At approximately 9:40 p.m. on October 2, officers took the 39-year-old manager of club Gold, Qi Zou, and three other Chinese nationals into custody for allowing employment while residing in Japan via short-term or student visas — a violation of the Immigration Control and Refugee Recognition Act.
Zou has admitted to the allegations, police investigators said. “There is no mistake,” the suspect is quoted by police.
According to weekly tabloid Shukan Jitsuwa (Oct. 25), the bust is just the tip of the iceberg.
“There is a high probability that law enforcement will commence with a large clean sweep of sex-related businesses in Tokyo,” a reporter on the police beat tells the tabloid.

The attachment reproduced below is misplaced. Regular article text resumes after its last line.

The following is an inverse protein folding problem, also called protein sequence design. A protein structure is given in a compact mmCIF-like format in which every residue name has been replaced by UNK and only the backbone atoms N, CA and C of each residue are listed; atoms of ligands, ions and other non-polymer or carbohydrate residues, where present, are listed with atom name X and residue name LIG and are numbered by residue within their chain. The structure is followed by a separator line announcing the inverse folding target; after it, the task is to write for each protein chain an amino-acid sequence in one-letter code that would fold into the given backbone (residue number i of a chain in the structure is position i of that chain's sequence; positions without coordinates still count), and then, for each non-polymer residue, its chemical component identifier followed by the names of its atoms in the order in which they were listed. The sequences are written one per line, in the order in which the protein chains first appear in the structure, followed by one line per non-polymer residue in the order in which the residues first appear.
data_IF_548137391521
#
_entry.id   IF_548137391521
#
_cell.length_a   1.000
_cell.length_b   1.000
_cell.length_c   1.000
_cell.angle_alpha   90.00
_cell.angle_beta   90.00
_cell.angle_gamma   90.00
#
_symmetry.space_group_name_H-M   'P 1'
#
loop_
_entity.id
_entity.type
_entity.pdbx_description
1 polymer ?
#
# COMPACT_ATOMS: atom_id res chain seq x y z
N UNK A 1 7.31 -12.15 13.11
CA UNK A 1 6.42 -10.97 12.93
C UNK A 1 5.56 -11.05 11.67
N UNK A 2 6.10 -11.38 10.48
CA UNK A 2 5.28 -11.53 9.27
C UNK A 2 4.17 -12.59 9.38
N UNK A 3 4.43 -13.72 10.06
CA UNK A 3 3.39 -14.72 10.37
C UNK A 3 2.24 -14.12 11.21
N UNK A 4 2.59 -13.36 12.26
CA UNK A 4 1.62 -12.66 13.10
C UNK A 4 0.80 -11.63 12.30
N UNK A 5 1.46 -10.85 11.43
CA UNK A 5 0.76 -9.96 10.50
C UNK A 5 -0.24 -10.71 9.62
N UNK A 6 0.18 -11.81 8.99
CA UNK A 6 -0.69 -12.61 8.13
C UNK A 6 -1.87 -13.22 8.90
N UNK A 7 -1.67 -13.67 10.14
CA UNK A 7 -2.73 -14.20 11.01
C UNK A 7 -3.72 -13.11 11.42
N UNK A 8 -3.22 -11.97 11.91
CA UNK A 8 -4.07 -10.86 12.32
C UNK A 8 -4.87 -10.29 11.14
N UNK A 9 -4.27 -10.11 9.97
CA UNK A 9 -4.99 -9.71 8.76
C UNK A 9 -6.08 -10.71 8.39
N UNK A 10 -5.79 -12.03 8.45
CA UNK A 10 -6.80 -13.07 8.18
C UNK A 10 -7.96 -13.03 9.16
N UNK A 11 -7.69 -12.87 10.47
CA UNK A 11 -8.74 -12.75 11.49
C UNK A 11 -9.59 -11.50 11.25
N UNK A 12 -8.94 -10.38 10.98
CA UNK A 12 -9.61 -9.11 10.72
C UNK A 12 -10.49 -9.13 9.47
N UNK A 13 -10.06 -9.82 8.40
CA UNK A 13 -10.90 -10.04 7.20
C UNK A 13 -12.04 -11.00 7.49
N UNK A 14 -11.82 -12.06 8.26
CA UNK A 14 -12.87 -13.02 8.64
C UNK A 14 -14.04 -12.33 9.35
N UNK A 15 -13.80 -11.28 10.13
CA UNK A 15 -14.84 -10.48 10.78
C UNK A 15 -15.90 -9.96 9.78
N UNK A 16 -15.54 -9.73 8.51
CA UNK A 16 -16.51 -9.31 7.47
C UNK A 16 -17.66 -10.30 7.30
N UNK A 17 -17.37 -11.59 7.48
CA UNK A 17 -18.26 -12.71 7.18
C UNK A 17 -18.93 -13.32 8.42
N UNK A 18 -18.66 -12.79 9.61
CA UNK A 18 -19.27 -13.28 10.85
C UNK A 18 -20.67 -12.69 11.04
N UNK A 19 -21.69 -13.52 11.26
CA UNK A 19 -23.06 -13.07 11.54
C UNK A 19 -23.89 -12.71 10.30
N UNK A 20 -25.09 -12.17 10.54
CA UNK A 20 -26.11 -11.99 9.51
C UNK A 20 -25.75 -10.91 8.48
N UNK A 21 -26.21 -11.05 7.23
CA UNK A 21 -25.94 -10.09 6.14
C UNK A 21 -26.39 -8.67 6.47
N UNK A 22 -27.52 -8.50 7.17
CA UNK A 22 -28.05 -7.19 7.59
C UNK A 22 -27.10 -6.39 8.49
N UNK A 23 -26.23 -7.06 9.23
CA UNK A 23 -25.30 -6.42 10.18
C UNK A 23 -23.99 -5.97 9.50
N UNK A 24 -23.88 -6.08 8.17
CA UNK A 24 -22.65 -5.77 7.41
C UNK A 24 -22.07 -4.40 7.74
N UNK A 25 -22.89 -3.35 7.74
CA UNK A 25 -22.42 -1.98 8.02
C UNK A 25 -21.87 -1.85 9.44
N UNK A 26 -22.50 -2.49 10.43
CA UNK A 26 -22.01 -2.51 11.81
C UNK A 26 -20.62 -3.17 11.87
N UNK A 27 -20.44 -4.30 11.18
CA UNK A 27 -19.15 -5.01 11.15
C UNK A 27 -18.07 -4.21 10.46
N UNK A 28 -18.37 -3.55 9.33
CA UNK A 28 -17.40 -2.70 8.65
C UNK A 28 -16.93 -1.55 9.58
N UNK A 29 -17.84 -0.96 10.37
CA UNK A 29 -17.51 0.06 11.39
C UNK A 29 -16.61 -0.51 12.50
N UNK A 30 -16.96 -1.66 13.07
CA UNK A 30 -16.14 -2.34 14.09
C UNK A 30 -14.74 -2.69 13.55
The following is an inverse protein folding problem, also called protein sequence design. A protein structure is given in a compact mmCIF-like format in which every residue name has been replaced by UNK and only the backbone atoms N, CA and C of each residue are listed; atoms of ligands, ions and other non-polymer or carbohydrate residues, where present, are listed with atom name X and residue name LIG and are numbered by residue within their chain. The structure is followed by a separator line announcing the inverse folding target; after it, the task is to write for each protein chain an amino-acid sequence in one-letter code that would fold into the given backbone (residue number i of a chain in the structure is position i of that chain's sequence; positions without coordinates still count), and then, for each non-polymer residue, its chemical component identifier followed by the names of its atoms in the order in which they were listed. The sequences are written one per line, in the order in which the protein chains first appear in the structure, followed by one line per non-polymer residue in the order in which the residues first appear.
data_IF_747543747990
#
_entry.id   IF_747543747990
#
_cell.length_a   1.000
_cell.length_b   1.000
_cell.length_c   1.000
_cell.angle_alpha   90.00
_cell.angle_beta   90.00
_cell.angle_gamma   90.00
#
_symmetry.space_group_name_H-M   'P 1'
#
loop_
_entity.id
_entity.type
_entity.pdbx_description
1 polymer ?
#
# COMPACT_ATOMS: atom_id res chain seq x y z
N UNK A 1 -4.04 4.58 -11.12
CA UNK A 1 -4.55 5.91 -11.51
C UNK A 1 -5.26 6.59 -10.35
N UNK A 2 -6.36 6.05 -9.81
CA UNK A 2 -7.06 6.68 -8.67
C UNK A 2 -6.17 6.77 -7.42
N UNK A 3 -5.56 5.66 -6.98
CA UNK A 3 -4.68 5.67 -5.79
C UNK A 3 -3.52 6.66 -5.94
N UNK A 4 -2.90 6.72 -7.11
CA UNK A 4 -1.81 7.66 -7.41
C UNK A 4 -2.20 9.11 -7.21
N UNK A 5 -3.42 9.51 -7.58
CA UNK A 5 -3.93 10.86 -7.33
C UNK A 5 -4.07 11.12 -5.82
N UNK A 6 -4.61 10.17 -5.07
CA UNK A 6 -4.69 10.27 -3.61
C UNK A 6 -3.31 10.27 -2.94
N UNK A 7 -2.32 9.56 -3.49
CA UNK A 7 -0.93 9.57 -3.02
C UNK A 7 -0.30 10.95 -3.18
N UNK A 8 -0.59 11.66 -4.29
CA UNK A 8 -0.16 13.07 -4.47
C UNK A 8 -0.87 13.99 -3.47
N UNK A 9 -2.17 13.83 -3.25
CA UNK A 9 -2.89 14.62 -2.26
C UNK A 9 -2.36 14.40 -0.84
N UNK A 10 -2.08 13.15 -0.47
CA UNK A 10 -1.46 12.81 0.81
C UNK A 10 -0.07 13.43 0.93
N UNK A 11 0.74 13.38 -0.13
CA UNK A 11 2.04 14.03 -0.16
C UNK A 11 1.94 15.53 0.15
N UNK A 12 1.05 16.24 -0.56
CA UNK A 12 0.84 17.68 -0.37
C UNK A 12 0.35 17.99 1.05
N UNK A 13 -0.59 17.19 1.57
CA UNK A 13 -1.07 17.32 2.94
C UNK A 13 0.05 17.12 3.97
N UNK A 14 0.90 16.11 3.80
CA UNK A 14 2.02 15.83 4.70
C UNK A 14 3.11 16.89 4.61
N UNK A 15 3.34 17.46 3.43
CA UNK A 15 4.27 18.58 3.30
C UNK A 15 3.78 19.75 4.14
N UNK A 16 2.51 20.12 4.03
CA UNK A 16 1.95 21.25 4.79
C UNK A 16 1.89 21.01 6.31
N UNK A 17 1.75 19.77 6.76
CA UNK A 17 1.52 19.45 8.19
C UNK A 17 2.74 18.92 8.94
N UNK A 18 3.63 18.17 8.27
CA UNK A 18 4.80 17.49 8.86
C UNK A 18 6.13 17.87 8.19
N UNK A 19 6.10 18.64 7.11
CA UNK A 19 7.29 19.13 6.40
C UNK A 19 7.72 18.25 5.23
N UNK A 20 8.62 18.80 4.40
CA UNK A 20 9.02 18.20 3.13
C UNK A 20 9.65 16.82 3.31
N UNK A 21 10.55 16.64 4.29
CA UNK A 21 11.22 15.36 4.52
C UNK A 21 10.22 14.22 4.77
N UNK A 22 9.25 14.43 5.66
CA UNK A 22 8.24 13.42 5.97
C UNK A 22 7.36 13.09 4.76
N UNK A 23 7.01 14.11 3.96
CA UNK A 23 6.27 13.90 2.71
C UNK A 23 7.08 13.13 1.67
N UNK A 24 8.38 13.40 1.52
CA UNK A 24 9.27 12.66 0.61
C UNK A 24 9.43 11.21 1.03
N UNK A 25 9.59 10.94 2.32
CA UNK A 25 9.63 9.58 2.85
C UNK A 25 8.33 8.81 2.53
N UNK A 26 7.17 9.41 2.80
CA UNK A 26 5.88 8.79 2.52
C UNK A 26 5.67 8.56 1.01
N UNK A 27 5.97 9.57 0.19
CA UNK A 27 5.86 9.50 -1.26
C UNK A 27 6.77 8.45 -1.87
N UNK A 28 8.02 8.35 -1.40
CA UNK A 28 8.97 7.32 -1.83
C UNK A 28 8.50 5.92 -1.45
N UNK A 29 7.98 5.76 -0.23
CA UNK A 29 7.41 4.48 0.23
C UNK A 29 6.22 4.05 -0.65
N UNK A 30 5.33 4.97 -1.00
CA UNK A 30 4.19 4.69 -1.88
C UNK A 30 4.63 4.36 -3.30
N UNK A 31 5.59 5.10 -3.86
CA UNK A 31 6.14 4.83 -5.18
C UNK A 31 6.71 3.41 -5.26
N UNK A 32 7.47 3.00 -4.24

After the Great East Japan Earthquake, many Chinese workers in the fuzoku (commercial sex) industry fled Kanto. But now, Chinese women readily staff hostess clubs and massage parlors in the Ginza and Shimbashi areas of the metropolis.
The tabloid says that incidents taking place over the last year in which customers of clubs have been drugged and robbed are of growing concern.
The operator of an illegal massage parlor tells Shukan Jitsuwa that in addition to the risk of being busted the territorial dispute over the Senkaku Islands has resulted in a substantial drop in customers.
According to investigators, club Gold’s Zou recruited employees through Chinese language newspapers.
Over the past year, the club, which implemented a membership system that required at least 10,000 yen to secure a seat, netted 26 million yen in revenue.